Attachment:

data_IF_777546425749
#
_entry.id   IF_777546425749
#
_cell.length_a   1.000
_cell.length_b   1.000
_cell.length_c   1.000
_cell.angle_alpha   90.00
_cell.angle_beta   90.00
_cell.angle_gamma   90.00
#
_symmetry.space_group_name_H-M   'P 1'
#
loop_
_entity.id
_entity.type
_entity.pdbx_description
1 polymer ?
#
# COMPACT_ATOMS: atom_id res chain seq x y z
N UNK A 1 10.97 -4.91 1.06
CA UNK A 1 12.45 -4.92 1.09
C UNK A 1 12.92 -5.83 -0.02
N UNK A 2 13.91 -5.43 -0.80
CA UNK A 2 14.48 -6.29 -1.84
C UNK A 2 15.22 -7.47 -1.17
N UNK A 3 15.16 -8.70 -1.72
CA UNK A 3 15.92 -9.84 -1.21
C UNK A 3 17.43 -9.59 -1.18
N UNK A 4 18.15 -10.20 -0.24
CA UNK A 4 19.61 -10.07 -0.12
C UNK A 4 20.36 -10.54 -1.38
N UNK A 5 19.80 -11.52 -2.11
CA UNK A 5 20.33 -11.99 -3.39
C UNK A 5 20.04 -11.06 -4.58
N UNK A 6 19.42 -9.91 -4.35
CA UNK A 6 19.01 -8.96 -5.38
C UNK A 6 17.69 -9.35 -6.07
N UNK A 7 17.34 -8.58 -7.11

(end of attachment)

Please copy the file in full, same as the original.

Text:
data_IF_777546425749
#
_entry.id   IF_777546425749
#
_cell.length_a   1.000
_cell.length_b   1.000
_cell.length_c   1.000
_cell.angle_alpha   90.00
_cell.angle_beta   90.00
_cell.angle_gamma   90.00
#
_symmetry.space_group_name_H-M   'P 1'
#
loop_
_entity.id
_entity.type
_entity.pdbx_description
1 polymer ?
#
# COMPACT_ATOMS: atom_id res chain seq x y z
N UNK A 1 10.97 -4.91 1.06
CA UNK A 1 12.45 -4.92 1.09
C UNK A 1 12.92 -5.83 -0.02
N UNK A 2 13.91 -5.43 -0.80
CA UNK A 2 14.48 -6.29 -1.84
C UNK A 2 15.22 -7.47 -1.17
N UNK A 3 15.16 -8.70 -1.72
CA UNK A 3 15.92 -9.84 -1.21
C UNK A 3 17.43 -9.59 -1.18
N UNK A 4 18.15 -10.20 -0.24
CA UNK A 4 19.61 -10.07 -0.12
C UNK A 4 20.36 -10.54 -1.38
N UNK A 5 19.80 -11.52 -2.11
CA UNK A 5 20.33 -11.99 -3.39
C UNK A 5 20.04 -11.06 -4.58
N UNK A 6 19.42 -9.91 -4.35
CA UNK A 6 19.01 -8.96 -5.38
C UNK A 6 17.69 -9.35 -6.07
N UNK A 7 17.34 -8.58 -7.11